The first of what will likely be a chain of editorials supporting the gun control initiative filed by the Washington Alliance for Gun Responsibility appeared today in the Vancouver Columbian.
Almost predictably, the newspaper lauds “wise Washingtonians” for taking action “when both the Legislature and Congress failed to act.” The Columbian also pats itself on the back for being “part of that burgeoning wave of public support” for a measure that Bellevue-based gun rights advocate Alan Gottlieb yesterday said is “overly restrictive by a long shot.” There is much to digest in the 15-page document.
Activists on the Northwest Firearms forum are already discussing strategies to counter the big money initiative, which is being largely bankrolled by a relative handful of Seattle liberals. The nation will be watching this drama unfold.
UPDATE: Nevada Gov. Brian Sandoval vetoed “universal background check” legislation in the Silver State today, saying it puts “unreasonable” burdens on honest citizens, according to KVVU, the Las Vegas Fox affiliate.
Credit must go to the Columbian for acknowledging that “we do not believe taking this step will eradicate the gun violence epidemic that has invaded even the most pastoral corners of our nation.” However, the newspaper argues that this measure “would be part of the overall solution.”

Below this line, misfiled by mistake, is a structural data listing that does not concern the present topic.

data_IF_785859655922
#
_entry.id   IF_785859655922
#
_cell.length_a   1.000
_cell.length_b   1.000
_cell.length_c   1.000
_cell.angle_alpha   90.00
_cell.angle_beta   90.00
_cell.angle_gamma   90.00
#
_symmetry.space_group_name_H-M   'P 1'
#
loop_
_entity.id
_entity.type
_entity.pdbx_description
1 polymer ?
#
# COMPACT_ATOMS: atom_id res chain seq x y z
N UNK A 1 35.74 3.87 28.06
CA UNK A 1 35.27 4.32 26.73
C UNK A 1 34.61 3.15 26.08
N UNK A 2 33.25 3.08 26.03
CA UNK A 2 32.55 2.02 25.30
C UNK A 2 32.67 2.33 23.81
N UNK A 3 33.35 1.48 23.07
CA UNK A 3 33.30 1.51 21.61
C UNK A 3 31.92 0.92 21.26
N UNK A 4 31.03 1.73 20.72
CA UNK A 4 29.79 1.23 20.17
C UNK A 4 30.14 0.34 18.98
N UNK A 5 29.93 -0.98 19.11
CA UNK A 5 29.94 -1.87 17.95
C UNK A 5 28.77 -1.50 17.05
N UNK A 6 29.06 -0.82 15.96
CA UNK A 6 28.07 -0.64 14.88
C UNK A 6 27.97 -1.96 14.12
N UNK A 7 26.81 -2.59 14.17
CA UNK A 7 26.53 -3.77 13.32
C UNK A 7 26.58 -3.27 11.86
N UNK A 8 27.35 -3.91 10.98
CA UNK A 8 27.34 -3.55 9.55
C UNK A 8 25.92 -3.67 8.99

But the newspaper loses credibility when it suggests, “People who should not be allowed to buy guns — criminals and the mentally ill — would find it more difficult to do so.” One look at places like Chicago, Washington, D.C., New York City or Newark, N.J. should be adequate to dispel any notions that restrictive gun laws keep firearms out of the hands of criminals and crazy people.
The incident that touched off this national debate – the Sandy Hook Elementary School shooting in December – is a textbook rebuttal to the newspaper’s argument. Connecticut has some of the toughest gun laws in the country, but that didn’t stop Adam Lanza because he murdered his mother, to whom the guns belonged, and carried out his mayhem without having submitted to a background check. The Columbian editorial board has forgotten or simply prefers to overlook the fact that Clackamas Town Center gunman Jacob Roberts stole the rifle he used in December.
With what may be a bottomless bankroll to buy signatures on the WAGR initiative, it will no doubt be validated and submitted to the Legislature in January. Gottlieb and others believe an alternative measure can be crafted and pushed with grassroots support, because at this point, any notion of sitting back and waiting for lawmakers to do nothing is no longer an option.